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Elective freeze all cycles

Treatment add-on

Elective freeze all cycles is rated amber

Elective freeze all cycles is rated amber


What does this traffic light rating mean?

The traffic light rating system consists of three colours that indicate whether the evidence, in the form of high-quality randomised control trials (RCTs), shows that a treatment add-on can safely improve the live birth rate for someone undergoing fertility treatment.

We give an amber symbol for an add-on where there is conflicting evidence to show that an add-on can improve live birth rates, or that the add-on is safe for patients to use. This means that the evidence is not conclusive and further research is required, and the add-on should not be recommended for routine use.

What is elective freeze all cycles?

In a normal IVF cycle, one to two fresh embryos are transferred a few days after the egg collection and any remaining suitable embryos are frozen.

Elective freeze all cycles involve creating embryos using IVF or ICSI and then choosing to freeze them all so no embryos are transferred in the ‘fresh’ cycle. The embryos are thawed a few months later and transferred to the patient’s womb as part of a frozen embryo transfer (FET) cycle.

There is some evidence that the body’s hormonal response to fertility drugs can affect the lining of the womb, which makes it more difficult for the embryos to implant. Freezing the embryos means they can be transferred back into the patient when the womb lining is well developed.

It’s also thought by having all their embryos frozen, women are at lower risk of suffering from ovarian hyperstimulation syndrome (OHSS), an overreaction to fertility drugs. This is because OHSS is more common and more severe when it occurs during a pregnancy.

Find out more about OHSS and the risks of fertility treatment

There is also evidence that while the birthweight of babies born from normal fresh IVF cycles is lower, from FET cycles it is higher, closer to naturally conceived babies. Since birthweight is associated with risk of disease in later life, freeze all cycles may be safer for the baby.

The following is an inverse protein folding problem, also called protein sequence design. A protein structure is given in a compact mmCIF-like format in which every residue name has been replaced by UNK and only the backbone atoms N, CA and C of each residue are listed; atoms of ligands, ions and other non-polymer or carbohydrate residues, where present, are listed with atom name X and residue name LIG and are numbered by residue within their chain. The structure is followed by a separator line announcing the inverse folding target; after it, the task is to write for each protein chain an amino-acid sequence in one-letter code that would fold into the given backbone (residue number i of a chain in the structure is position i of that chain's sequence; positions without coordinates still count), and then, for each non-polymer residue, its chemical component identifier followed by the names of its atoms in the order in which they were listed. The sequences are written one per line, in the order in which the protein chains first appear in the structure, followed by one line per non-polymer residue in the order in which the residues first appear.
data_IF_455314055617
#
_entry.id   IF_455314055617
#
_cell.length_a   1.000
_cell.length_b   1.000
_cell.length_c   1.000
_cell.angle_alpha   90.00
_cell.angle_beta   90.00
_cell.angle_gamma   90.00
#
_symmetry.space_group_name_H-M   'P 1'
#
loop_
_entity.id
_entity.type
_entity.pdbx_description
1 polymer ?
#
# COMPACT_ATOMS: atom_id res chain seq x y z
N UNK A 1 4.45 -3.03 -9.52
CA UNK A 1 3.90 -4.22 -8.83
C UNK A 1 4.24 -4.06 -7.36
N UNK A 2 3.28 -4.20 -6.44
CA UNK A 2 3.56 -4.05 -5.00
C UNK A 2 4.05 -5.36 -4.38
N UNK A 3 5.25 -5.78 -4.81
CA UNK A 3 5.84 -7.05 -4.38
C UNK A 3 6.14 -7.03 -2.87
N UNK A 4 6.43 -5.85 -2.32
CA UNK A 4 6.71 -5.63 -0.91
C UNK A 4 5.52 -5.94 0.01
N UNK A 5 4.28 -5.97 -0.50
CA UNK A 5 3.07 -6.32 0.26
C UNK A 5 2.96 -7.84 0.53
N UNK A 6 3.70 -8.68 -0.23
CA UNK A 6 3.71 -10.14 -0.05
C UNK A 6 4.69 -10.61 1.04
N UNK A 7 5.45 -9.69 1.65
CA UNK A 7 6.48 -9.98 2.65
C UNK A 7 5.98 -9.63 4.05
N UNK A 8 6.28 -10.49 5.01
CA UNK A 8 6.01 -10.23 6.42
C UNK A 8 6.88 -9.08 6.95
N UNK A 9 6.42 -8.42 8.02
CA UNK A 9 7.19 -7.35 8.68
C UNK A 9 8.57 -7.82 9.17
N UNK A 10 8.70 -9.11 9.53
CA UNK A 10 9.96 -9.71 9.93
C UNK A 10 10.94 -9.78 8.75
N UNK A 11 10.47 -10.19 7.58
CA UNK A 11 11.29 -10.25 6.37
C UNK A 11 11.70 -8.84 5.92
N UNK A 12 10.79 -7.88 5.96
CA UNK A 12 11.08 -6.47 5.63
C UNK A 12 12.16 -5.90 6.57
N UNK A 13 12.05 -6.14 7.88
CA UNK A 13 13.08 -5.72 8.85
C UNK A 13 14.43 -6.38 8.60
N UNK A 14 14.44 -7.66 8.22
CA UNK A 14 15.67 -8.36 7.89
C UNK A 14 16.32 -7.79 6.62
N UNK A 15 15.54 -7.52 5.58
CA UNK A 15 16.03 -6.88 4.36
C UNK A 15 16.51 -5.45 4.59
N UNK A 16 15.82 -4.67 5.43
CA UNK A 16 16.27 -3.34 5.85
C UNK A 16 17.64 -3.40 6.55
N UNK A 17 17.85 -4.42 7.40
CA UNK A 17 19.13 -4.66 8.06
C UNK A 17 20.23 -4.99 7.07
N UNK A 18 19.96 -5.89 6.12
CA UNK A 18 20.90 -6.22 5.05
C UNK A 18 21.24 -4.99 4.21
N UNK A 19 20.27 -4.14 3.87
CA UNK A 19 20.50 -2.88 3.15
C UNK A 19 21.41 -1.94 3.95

Are there any risks?

The freezing process is generally thought to be safe for the embryo, although there’s always a risk that one or more embryos may not survive.

What’s the evidence for freeze all cycles?

At the October 2019 Scientific and Clinical Advances Advisory Committee (SCAAC) meeting the Committee evaluated the evidence base for elective freeze all cycles. Minutes of the October 2019 discussion and the evidence used to inform this discussion are available here.

Research into freeze all cycles is progressing quickly. Some research suggests that pregnancy rates are increased by using frozen embryo transfers (FETs) rather than fresh transfers, and that the risks to mother and baby are lower. These include the risk of OHSS (above) and of low birthweight. Currently, doctors don’t know with enough confidence whether freeze all cycles are safer and more effective than conventional IVF or ICSI.

What are treatment add-ons?

Treatment add-ons are optional additional treatments that you may be offered on top of your routine fertility treatment, often at an additional cost. Some clinics may refer to treatments add-ons as ‘supplementary’ or ‘embryology treatments’. There are a wide range of treatment add-ons on offer including tests, drugs, equipment, holistic or alternative therapies, and surgical interventions.

However, all treatment add-ons share one common characteristic: they claim to improve the chances of having a baby (live birth rate). Evidence on whether some treatment add-ons are safe or effective is often missing or absent. These claims can attract a lot of attention with many patients opting for a treatment add-on thinking that it may be the best option for them despite there being little or no evidence to prove it is.

Treatment add-ons have varying levels of scientific evidence to support their effectiveness and safety and, at times, this evidence can be contradictory. It is important to keep in mind that for most patients, routine fertility treatment is an effective option on its own.

We aim to publish clear and reliable information about some of the treatment add-ons that lack sufficient evidence to show that they are effective and/or safe. This allows patients to make an informed decision about whether using a treatment add-on as part of their treatment is the best option for them.

To make it easier to understand the scientific evidence for each treatment add-on we have developed the HFEA’s traffic-light rated list of add-ons.


Review date: 25 August 2022

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